Supercaps are used instead of a small battery because they last a long time. If they installed a standard type of storage battery there, such as lead-acid or lithium-ion, there is a good chance it could decay after some years and not have power available in an emergency, which is the whole point.
4-wheel disc equipped vehicles need a lot more hydraulic pressure to perform a decent stop than cars with drum brakes, so the brake backup capacitor stores energy enough for a few stops with the boost system still enabled even if the 12v electrical system fails. It uses the 12v system to charge itself, and once charged does not consume any significant power. It also allows the complex ABS and hydraulic valve body to continue to function in some capacity.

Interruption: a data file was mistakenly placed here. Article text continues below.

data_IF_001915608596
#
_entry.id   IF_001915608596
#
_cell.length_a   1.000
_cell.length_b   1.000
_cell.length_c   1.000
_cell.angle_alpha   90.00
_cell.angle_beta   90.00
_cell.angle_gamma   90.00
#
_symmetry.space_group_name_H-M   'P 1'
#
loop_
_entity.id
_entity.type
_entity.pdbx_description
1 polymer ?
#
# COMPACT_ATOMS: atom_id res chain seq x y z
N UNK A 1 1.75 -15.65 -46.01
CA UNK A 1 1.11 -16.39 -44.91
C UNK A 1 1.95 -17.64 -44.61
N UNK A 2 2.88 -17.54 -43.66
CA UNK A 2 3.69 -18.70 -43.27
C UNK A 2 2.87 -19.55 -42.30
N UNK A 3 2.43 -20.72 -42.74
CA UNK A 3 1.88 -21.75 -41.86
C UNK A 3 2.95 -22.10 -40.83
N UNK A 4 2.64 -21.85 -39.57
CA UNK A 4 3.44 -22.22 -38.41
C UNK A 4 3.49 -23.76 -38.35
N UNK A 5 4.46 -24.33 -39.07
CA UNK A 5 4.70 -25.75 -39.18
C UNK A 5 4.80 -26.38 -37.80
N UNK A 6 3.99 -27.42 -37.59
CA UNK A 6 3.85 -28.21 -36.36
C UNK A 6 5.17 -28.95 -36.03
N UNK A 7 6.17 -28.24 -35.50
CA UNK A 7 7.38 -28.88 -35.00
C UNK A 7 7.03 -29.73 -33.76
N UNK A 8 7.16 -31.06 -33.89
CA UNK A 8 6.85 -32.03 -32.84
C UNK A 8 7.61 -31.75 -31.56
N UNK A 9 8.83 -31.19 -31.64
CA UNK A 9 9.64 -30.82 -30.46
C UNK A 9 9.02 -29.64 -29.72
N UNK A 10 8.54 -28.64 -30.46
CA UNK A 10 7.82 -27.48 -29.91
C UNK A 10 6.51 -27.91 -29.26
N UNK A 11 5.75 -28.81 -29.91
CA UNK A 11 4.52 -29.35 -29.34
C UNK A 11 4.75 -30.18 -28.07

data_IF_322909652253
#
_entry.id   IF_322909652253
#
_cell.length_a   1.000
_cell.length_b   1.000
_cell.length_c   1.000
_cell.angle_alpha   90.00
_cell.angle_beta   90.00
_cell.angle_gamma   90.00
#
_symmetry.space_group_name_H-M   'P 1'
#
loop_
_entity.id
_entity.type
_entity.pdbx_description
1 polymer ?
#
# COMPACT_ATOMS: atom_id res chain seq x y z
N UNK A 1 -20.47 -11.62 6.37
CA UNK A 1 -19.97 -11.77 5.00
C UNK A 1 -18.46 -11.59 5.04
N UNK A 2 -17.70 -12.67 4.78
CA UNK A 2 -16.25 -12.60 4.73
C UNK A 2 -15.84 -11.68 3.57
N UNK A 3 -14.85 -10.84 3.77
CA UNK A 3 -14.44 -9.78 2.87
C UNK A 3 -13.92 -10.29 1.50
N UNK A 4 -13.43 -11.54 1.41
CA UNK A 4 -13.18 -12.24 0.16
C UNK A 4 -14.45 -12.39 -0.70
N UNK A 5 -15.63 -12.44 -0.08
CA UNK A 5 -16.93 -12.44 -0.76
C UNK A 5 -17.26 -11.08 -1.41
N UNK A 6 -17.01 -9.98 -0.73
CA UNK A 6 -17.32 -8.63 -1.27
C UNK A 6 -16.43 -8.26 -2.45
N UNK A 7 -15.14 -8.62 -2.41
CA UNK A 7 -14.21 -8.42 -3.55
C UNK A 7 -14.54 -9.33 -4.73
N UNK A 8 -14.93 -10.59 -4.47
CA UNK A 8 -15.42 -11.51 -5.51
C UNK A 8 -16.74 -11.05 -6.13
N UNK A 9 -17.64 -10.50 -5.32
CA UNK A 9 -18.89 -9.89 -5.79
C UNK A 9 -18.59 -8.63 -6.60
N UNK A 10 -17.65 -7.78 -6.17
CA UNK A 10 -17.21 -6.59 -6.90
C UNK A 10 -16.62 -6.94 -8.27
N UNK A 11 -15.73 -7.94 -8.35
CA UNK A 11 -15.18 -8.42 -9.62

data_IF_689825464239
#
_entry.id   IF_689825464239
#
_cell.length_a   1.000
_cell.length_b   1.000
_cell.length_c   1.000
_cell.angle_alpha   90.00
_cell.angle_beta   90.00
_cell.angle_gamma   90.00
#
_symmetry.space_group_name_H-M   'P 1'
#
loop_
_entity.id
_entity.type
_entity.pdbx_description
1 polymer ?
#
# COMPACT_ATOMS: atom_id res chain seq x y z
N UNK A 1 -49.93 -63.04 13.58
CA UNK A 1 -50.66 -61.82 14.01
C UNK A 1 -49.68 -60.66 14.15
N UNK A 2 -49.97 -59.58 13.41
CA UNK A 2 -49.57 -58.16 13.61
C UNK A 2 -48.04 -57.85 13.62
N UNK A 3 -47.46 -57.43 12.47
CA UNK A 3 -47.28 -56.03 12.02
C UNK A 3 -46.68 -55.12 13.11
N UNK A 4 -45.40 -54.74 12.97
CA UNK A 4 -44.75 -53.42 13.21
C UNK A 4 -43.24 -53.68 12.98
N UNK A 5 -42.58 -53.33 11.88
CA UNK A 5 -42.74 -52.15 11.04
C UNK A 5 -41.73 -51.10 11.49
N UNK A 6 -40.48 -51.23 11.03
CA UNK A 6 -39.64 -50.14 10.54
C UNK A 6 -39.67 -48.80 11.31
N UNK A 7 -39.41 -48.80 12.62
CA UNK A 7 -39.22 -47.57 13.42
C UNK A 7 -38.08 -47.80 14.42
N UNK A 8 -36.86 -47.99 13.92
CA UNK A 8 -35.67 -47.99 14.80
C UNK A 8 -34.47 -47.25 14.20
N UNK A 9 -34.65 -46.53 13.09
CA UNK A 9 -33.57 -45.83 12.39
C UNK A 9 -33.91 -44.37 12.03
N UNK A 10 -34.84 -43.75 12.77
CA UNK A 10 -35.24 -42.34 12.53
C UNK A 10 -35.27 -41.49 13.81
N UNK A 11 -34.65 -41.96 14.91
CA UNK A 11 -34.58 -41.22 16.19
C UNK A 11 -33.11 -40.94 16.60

The parking pawl system used in the Leaf is very similar to what is used in all cars with automatic transmissions, almost identical to the well-proven system used in the Prius, and thus is extremely reliable. The only difference is in the actuation mechanism, which in the Leaf (and in the Prius) is driven by a switched reluctance motor, which is a very reliable type of motor. In most normal automatic transmission cars, the parking pawl is engaged by the mechanical shifter. The parking pawl is strong enough to reliably hold the car and will not "let go". The only possibly significant problem is that if one front wheel were to slip, the car could roll. This is because the parking pawl locks the input shaft to the differential, so only one wheel would need to slip in order to allow the other one to roll. I would consider this to only be a worry if you were parking on a steep hill with a possible traction problem, such as dirt, sand, gravel, ice, etc. In those cases I would also set the parking/emergency brake, but I generally don't bother at any other time. The "roll-click" you sometimes feel when you take your foot of the brake after putting the Leaf into park (or powering it off) is simply the pawl finding the next slot in the toothed cog that allows it to positively lock. Once the pawl locks into the slot, it will not slip out, as it uses a positive locking cam mechanism. The car can roll an inch or so until this happens though, and will make some people uncomfortable but is not dangerous.